Frequently Asked Questions 2024 Annual Town Meeting
Questions and answers will be added as they become available and will be organized numerically from Article 1 to Article 54. You can submit a question here.
Due to formatting restrictions, the entire text of some questions will be included in the answer section of the individual FAQ, and other questions will be split into multiple entries.
- Regarding the electric charging station that will primarily be available for town employees, will this charging station include a payment system?
The charging station will have the same payment system in place as all of the other public charging stations. Town Fleet vehicles will be able to charge at no cost to the driver of the vehicle. The station will be available for public use on the weekends and between the hours of 7 pm and 7 am Monday – Friday.
- Will the charging station be available to the public when not in use by town employees?
See Question #1, Regarding the electric charging station that will primarily be available for town employees, will this charging station include a payment system?
- Why is this Fund still active? (Full question included below)
Full Question: Revolving Funds: Refuse and Recycling Collection. $0. There was a fair amount of confusion last year concerning fees for these services. Why is this Fund still active? Just in case there is another shortfall in the trash collection budget? Or, are there revenues from sources other than fees that could be deposited into the Fund?
Answer: The 2023 Annual Town Meeting voted to establish a Refuse and Recycling Revolving fund for the collection and disposal of mattresses, white and bulky goods. After the Fund was established by Town Meeting the Select Board had the authority to set fees for this service. In further discussion after the 2023 Annual Town Meeting the Select Board declined to establish fees for this purpose. For FY2024 the cost of this service was absorbed into the General Fund operating budget under the Department of Public Works. The FY2025 Budget was developed and balanced without this fee revenue and therefore the amount requested for FY2025 is zero. There are currently no other fees to be deposited into this fund. Staff will continue to monitor the cost of this service and its impact on the General Fund for the next few fiscal years before recommending further action, either to establish a fee, or to dissolve the fund.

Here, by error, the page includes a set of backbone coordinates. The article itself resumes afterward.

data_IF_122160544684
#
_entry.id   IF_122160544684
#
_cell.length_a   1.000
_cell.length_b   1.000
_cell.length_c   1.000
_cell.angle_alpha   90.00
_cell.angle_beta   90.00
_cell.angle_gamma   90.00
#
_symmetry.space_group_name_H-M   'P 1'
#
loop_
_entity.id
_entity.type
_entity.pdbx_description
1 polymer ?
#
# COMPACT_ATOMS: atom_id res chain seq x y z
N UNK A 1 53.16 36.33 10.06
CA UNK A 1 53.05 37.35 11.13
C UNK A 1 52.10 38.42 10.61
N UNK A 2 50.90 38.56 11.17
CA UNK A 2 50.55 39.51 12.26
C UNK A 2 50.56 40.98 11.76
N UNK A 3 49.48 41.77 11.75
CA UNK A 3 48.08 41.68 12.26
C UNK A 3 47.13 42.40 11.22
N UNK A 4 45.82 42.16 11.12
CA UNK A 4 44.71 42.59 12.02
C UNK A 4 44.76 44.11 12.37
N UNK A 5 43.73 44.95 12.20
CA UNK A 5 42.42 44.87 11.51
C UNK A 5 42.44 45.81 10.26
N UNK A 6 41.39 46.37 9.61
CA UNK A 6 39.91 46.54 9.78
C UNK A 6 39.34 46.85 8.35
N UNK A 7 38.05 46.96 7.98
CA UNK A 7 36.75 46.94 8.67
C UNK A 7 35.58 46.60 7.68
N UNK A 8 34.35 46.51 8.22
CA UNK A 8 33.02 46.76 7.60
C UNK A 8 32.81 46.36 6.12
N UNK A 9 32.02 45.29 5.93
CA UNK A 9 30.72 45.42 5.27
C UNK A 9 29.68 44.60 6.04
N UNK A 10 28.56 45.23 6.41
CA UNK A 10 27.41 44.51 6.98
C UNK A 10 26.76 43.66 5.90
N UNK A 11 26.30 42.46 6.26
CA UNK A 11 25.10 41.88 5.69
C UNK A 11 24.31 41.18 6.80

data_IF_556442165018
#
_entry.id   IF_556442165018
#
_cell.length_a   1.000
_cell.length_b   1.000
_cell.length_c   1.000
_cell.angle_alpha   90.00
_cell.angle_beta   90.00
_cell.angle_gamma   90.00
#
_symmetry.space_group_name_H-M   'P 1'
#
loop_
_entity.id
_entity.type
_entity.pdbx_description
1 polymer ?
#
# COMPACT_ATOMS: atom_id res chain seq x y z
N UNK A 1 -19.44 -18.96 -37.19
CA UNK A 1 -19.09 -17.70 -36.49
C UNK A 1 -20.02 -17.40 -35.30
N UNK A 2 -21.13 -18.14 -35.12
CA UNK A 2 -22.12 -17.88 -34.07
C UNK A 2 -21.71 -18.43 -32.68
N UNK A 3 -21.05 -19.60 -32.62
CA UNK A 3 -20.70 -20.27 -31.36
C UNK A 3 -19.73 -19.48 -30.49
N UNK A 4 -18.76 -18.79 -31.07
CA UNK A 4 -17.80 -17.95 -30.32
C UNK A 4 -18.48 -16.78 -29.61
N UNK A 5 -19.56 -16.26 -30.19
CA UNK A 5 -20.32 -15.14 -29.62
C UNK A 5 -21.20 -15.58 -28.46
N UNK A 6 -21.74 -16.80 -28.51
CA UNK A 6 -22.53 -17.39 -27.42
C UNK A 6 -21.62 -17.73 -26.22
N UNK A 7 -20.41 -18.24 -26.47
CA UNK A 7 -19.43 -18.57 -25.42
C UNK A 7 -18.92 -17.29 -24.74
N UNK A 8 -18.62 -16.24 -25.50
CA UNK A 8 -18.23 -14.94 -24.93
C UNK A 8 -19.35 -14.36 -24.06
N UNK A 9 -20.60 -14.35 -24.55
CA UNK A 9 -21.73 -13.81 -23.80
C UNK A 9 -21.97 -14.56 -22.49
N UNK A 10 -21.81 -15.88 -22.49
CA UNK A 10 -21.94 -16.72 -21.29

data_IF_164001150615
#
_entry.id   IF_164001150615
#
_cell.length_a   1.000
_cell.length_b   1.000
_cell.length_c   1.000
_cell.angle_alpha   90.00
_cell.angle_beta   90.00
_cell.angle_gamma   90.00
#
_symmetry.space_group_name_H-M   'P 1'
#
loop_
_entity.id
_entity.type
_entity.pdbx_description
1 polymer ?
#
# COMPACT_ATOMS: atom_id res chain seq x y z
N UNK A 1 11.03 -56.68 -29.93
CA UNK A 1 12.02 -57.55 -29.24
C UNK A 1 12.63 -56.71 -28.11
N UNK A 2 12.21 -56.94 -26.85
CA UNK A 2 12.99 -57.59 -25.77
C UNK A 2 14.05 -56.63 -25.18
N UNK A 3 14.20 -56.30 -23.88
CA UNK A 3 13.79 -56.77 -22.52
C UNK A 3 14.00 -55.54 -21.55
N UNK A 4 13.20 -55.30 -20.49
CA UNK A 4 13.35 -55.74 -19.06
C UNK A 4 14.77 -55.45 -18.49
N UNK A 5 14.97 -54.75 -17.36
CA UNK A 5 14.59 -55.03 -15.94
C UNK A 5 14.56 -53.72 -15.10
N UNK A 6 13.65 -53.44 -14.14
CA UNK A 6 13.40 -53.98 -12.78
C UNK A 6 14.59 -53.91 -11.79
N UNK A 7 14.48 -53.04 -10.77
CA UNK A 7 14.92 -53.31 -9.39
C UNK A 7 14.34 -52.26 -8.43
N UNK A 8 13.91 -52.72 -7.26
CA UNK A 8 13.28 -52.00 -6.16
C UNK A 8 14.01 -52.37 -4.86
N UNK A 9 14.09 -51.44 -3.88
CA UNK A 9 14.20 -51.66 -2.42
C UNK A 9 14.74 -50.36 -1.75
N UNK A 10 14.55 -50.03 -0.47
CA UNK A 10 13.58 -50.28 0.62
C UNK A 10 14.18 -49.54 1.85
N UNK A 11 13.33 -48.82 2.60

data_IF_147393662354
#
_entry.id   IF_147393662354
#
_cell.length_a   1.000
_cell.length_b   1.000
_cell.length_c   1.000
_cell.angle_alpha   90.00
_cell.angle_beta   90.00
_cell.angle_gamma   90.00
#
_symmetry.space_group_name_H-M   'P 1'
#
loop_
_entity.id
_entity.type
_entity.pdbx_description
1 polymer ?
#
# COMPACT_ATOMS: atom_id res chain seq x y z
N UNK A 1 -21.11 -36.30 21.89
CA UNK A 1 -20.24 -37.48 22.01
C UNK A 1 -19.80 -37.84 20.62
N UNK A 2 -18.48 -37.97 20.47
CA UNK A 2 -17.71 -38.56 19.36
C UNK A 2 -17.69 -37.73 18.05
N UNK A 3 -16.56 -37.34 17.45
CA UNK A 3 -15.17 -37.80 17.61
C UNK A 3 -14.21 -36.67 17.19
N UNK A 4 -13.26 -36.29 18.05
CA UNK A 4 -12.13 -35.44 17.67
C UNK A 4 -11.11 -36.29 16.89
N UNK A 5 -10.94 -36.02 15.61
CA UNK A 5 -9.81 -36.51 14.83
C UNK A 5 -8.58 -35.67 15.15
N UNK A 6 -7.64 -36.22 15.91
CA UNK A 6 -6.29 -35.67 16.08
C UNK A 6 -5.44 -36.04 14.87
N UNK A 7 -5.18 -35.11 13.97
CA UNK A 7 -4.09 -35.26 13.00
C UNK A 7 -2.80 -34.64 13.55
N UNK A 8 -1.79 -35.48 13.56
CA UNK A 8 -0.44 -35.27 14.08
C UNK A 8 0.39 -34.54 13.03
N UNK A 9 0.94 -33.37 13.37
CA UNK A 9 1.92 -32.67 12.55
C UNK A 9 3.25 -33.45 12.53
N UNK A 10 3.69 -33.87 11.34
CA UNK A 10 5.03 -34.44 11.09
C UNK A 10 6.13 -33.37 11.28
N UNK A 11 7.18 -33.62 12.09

- Is there any data available (observation data, survey of people on the path, etc.) on how often the fitness equipment on the Teresa and Roberta Lee path at Lincoln Park is actually used?
Please see the presentation video for Article 10 (d), prepared by Wei Wie Li, a member of the Recreation Committee.
- Has there been effort to look into alternative funding options for new equipment - like private donations, grants, or money from Trusts specifically earmarked for maintaining the equipment?
Please see the presentation video for Article 10 (d), prepared by Wei Wie Li, a member of the Recreation Committee.
- Why does the Select Board need the ability to accept easements without involving Town Meeting members?
During a public hearing with the planning board. Developers sometimes offer easements for trails, sidewalks, and roads for the public to pass on private property. And sometimes during those public hearings or other projects in town – either private or town, the Town requests easements from private land owners for utility crossings such as water and sewer and for sidewalks. Authorizing the Select Board to accept easements on behalf of the Town can expedite projects. Often certificates of occupancy are not issued until the easements are accepted. In cases where developers are not required to grant easements, we do not want the delay of a Town Meeting vote to be a reason for a landowner to rescind the easement offer. Examples are a utility easement for water connection from Kay Tiffany Way to Essex Street, a drainage easement for the Minuteman Bikeway, trail easement connecting Cart Path Lane to existing trail network off Walnut Street.
This is an authorization request that we do annually - it helps to make Town government more efficient.
- Why is there an urgent need for housing that is affordable?
The first goal of the LexingtonNEXT Comprehensive Plan dated September 28, 2022, is “to promote the diversity, equity, and inclusion of people visiting, living, and working in Lexington” and furthermore, to “[r]emove barriers to live in Lexington.” The second goal of LexingtonNEXT addresses Lexington’s need “to provide a range of housing options to enable more diversity in age, income, physical ability, race, religion, and ethnicity.” https://www.lexingtonma.gov/816/Lexington-Next---Comprehensive-Plan